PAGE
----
Writing samples

I have had 15-plus years of writing experience, and have pasted several recent samples below:

For MSN.com, 2008:

Steaming Up the Screen: The Sexiest TV Shows of All Time

by Emily Russin

     There’s more to turning on the television viewer than a plain old sex scene. Characters first must be attractive to a) the audience and b) to each other. A buildup of tension helps, particularly for those who tend toward the prudish end of the spectrum. If characters rush to bed, what’s the point of telling a story? Early TV was very buttoned-up, and sex and sexual references mostly absent. Now, in the 21st century, the bedroom doors have flung open (especially on premium cable!) and sexual content has become tolerated by the mainstream to a much broader extent. Because sexy is one thing to one person and another to another—gender has more than a little to do with this—the list below combines the thrill of the chase with the stuff that makes you blush.


Sex and the City: Carrie, Miranda, Samantha, and Charlotte, the four protagonists of the iconic HBO series lived, labored, and loved hard. Nothing was sacred: We were privy to their one-night stands, their not-so-innocent flirtations, painful crushes, and their diverse attempts at coupling. Sometimes even—sigh—romance. Given that narrator Carrie Bradshaw was a sex columnist, the series honed its arc through the conquests and near misses of the boudoir. It broke ground when first aired, partly because the gals spared no details about their dates’ idiosyncrasies and their own naked attempts at pleasure-seeking. Sex became an acceptable preoccupation for this eligible quartet. Post-coital cosmos all around!

Gossip Girl: There’s something about lovely people in lovely clothes finding and losing love that works on TV (see above). Here, however, there’s a hint of cradle-robbing, since these privileged kids attend Upper East Side upper-crust schools by day and haunt New York’s adult playgrounds by night. The show’s underage femme fatales, Blair Waldorf (Leighton Meester) and Serena van der Woodsen (Blake Lively), have become the CW’s new muses. Between their gauzy make-out scenes and their sultry, come-hither gazes they’ve more than earned Teen Temptress status. From across hotel lobbies and penthouse balconies they beckon hapless man-boys who don’t know what’s about to hit them. This Champagne-fueled hormonal rampage offers a tantalizing naughtiness. Sit back and watch as innocence is lost.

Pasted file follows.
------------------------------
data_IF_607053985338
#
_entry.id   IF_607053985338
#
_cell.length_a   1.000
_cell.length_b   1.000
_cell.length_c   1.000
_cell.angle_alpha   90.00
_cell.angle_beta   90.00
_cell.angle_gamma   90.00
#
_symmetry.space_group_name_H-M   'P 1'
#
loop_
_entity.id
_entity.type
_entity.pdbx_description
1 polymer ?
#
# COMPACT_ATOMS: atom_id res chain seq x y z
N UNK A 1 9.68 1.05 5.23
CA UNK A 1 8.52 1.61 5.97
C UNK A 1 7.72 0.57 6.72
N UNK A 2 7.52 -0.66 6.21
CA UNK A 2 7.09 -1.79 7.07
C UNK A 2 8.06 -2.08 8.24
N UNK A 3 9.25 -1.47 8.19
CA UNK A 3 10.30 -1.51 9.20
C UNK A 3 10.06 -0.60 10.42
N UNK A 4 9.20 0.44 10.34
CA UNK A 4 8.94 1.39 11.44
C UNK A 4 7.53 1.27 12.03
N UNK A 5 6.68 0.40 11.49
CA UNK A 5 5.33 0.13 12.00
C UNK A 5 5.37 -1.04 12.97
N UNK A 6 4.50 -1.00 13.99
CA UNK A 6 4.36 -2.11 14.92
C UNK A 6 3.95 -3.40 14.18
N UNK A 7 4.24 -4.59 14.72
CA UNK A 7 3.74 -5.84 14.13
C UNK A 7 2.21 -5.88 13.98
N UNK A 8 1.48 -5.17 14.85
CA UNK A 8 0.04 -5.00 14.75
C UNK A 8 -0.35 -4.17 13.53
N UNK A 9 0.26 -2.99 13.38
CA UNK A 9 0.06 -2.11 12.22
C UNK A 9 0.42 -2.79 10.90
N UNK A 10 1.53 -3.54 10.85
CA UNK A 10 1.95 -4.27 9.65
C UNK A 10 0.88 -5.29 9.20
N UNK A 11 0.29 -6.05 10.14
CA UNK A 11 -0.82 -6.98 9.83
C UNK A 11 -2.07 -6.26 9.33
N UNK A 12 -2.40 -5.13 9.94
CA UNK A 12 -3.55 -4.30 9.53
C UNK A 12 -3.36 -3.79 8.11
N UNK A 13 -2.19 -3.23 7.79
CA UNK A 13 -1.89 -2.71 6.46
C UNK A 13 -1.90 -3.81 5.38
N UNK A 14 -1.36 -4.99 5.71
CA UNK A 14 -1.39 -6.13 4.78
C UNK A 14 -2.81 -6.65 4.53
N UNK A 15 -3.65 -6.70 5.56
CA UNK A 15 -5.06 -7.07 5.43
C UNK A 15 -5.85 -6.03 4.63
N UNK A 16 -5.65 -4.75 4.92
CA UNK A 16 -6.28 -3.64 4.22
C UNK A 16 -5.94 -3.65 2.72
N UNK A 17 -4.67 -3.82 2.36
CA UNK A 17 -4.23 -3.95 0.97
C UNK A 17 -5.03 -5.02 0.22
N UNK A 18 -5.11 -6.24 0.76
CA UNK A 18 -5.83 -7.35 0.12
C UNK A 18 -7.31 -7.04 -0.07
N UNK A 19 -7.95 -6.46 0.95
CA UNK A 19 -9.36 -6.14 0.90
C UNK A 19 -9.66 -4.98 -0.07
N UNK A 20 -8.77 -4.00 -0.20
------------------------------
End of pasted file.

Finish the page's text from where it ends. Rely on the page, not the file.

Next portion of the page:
Workout: One word: Jackie. She’s the ripped owner of Sky Sport, the LA fitness club where the skinny and the morbidly obese work out side by side. Jackie is tall, tan, and lesbian. Bonus: She likes straight women, too—sometimes even her employees! But with her darting brown eyes and her glossy pink lips, her masculine swagger is just another tease. She’s tough, but vulnerable. And she likes to have a good time—even with cameras following her to parties and bars and her bedroom door. Her trainers look great on camera, too. Besides being hip and hard-bodied, they’re unabashedly horny and hide nothing in tight workout wear. Enjoy the sexual shenanigans, and sweat vicariously.

Melrose Place: 90210’s older sibling lacked the rich-kid vibe of its predecessor but more than made up for it with the swinging inhabitants of this LA apartment complex. A sort of sexual “Upstairs, Downstairs” for the slacker set, this is the show that revived Heather Locklear’s career and made everyone look forward to their first post-college rental situation. Who could forget the tantalizing tension between roommates Billy and Allison? Jo and Jake? What about dominatrix-on-the-prowl Amanda and….everyone? Everyone was in heat, yet hardly anyone hit the pool. Partners switched, doors slammed, and the predatory side of hooking up revealed itself in all its Darren Star-eque glory.

The Tudors: A crash course in British history and sex education! This Showtime series, starring Jonathan Rhys-Meyers and his blue-eyed pout as Henry VIII, retells the story of the early reign of the king who couldn’t settle down with just one woman. Natalie Dormer, an actress of porcelain skin and creamy bosoms, plays Anne Boleyn. Needless to say, corsets at the king’s court don’t stay on for long; the place looks like one of the most beautifully costumed harems ever seen on television. Tension fills the air; the politics run thick with plots and betrayals, but in the many bedroom chambers, the four-posters are put to great use. Henry is more than appreciative of a woman’s physical virtues, and Anne Boleyn, despite being used as king-bait by her scheming father, is more than willing to oblige by giving His Majesty a closer look.